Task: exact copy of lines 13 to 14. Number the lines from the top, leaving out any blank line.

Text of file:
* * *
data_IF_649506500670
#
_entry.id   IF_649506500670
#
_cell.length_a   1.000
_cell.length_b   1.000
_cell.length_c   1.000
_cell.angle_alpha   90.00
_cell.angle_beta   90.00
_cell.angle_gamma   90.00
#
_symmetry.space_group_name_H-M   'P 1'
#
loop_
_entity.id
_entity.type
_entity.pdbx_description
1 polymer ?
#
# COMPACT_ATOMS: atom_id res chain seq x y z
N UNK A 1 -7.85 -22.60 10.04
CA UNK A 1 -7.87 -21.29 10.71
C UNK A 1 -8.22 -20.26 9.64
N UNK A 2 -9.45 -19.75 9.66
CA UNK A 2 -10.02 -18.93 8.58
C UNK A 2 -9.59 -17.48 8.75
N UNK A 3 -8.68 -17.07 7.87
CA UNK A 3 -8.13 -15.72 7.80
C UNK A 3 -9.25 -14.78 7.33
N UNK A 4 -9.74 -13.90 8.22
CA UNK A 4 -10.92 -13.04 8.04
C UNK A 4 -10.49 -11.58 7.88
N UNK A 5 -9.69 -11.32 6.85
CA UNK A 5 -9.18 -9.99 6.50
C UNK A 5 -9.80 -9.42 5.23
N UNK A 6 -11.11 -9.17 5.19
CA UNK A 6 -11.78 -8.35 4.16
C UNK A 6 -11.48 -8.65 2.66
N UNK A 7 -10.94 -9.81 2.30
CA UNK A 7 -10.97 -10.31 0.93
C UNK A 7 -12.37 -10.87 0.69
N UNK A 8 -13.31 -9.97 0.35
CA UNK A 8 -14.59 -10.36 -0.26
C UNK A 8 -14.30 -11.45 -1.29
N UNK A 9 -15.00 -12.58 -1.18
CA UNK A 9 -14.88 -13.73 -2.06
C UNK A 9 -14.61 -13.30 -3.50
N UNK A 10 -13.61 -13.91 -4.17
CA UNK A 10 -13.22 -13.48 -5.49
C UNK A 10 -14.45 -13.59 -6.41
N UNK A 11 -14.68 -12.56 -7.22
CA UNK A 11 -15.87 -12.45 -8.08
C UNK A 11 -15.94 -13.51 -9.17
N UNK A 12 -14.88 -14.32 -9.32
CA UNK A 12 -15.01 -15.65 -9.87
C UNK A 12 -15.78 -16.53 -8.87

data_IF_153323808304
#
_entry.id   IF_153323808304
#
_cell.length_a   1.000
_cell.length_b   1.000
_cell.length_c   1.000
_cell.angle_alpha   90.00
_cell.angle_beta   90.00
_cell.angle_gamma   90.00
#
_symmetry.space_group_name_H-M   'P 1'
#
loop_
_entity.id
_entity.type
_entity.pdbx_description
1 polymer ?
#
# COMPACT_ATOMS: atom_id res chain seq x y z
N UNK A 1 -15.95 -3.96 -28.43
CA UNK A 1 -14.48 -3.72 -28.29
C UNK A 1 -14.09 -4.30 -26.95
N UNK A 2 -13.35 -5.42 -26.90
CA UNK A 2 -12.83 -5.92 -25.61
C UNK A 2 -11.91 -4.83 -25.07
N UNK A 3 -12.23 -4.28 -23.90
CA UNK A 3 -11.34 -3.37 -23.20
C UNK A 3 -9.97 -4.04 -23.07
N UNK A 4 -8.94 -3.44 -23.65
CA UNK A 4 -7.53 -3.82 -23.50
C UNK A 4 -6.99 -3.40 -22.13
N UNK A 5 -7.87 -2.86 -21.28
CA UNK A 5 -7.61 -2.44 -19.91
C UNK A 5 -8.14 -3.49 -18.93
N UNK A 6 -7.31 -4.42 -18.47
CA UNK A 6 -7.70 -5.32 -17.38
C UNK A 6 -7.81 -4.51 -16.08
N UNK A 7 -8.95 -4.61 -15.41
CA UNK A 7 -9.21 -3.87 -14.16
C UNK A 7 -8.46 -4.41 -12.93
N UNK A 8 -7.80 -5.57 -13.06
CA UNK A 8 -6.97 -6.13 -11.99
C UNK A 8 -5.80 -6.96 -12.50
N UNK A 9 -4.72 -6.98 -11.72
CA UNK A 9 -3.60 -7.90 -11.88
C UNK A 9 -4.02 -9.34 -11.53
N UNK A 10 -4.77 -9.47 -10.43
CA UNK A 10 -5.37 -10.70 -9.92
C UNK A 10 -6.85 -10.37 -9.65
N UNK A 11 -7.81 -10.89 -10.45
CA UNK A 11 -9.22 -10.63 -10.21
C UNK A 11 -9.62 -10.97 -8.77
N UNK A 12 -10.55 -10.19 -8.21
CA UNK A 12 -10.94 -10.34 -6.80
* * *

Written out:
#
loop_